Can you predict 5 or 10 years in the future? Will China take over the US? will we be alive? But the bible predicts things hundreds and thousands of years in the future.

        When you have people predicting things in the future – not in vague generalities, but with specific details – that are then accurately and specifically fulfilled in the future, that reveals a supernatural source. THere are hundreds of prophecies in the old testament that are fulfilled in Jesus; do you know the odds against that? You can doubt that God wrote the bible if you want, but I don’t buy it for a second.

        If you want to hang your hat on some seeming contradiction that you can’t reconcile, then you don’t have faith. (But I will say this- every single time I’ve come across a seeming contradiction in the bible, it’s been reconciled. Sometimes it’s taken years before I’ve been able to do it, but I’ve done it.)

        You must read the bible and try to hear what it is trying to say, and not what you want it to say. Don’t impose your desires on the bible, listen to what it is telling you.

        The bible is not a complete document. It does not completely address all matters of earth and eternity. But it does reveal all that God wants it to reveal.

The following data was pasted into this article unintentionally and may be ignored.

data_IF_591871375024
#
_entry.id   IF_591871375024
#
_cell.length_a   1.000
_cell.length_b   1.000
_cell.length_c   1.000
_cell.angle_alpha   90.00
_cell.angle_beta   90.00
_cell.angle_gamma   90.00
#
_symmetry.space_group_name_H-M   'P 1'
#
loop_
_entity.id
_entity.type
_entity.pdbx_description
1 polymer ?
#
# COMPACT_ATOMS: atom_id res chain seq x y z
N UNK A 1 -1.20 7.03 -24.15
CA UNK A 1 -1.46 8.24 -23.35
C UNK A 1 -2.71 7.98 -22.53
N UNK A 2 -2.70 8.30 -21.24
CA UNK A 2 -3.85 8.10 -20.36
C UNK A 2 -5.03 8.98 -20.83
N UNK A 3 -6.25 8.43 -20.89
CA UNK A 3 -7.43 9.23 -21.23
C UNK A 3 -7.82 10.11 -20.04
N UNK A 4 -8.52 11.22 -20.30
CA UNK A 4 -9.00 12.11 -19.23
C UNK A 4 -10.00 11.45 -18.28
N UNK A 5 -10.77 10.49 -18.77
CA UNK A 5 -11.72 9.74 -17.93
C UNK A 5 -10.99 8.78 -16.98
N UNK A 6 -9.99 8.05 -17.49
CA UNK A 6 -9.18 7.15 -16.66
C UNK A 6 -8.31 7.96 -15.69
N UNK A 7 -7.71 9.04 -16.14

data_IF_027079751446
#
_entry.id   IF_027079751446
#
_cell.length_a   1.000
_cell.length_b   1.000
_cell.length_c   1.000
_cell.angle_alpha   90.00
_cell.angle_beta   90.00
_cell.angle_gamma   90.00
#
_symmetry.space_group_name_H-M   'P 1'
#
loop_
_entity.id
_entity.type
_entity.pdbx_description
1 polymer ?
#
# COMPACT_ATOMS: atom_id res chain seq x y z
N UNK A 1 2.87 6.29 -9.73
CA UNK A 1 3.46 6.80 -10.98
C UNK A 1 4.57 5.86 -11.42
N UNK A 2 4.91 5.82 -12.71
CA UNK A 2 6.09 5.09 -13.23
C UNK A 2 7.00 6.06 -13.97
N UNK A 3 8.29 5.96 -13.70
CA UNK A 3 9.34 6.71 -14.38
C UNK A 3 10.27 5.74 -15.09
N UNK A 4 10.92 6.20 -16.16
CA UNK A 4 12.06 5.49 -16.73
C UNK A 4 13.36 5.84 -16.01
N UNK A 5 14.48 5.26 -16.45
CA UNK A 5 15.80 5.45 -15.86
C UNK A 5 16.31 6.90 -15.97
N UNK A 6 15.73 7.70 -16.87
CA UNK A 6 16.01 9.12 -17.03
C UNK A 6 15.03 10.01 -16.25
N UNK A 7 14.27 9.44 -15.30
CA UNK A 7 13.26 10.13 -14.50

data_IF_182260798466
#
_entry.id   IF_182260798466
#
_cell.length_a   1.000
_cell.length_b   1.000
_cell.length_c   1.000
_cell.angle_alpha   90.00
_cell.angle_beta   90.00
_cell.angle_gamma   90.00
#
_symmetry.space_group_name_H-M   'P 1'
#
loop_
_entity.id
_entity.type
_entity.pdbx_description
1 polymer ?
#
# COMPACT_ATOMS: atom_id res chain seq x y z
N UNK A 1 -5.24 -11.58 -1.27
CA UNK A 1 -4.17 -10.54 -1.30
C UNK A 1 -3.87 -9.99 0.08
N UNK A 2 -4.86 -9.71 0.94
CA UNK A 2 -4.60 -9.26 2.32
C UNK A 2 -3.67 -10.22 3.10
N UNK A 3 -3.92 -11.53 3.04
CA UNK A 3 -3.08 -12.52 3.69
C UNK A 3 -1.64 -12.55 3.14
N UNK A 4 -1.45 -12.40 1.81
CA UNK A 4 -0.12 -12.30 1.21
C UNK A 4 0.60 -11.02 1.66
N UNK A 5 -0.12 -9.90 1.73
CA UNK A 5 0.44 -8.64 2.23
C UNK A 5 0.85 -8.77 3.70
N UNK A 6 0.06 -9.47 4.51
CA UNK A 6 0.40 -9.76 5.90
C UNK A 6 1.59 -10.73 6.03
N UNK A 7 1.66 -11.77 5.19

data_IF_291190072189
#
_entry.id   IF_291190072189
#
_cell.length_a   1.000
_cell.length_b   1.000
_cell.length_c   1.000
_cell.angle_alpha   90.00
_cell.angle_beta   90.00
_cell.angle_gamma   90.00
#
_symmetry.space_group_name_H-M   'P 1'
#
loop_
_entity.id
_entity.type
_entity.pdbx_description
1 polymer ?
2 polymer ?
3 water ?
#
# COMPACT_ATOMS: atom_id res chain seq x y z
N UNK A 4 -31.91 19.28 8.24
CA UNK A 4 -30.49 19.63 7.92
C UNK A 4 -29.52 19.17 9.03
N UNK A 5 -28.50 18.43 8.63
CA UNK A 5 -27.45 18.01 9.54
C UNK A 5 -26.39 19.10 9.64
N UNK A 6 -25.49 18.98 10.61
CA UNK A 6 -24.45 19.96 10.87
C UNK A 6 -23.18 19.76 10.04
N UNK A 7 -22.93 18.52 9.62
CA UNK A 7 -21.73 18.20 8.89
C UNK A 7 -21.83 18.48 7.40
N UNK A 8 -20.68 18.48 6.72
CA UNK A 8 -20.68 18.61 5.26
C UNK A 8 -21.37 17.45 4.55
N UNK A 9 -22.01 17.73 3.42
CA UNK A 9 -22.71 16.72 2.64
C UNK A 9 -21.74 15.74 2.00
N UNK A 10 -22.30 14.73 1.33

There is a bumper sticker that says “The bible says it, I believe it, that settles it”. Do you see what the problem there is with that statement? It is redundant. The bumper sticker should read “The bible says it, that settles it”.

        By the same token, if God inspired men to write one thing, but they wrote another, then is God all-powerful like he claims to be? Or did God lie to us when he made that claim?

        If you want my recommendation on which version of the bible, I recommend the King James version. No other version has undergone the intense effort of accuracy, and most others have been compromised. Yes, the language is awkward at first, but that’s all the more reason to undertake an intensive study. If you really want to go for broke, then it’s a great thing to learn the original languages and read the original texts. A better option is probably to get multiple English versions and compare them against each other. I use multiple versions and combine that with listening to teachers who are more familiar with the original languages and their context.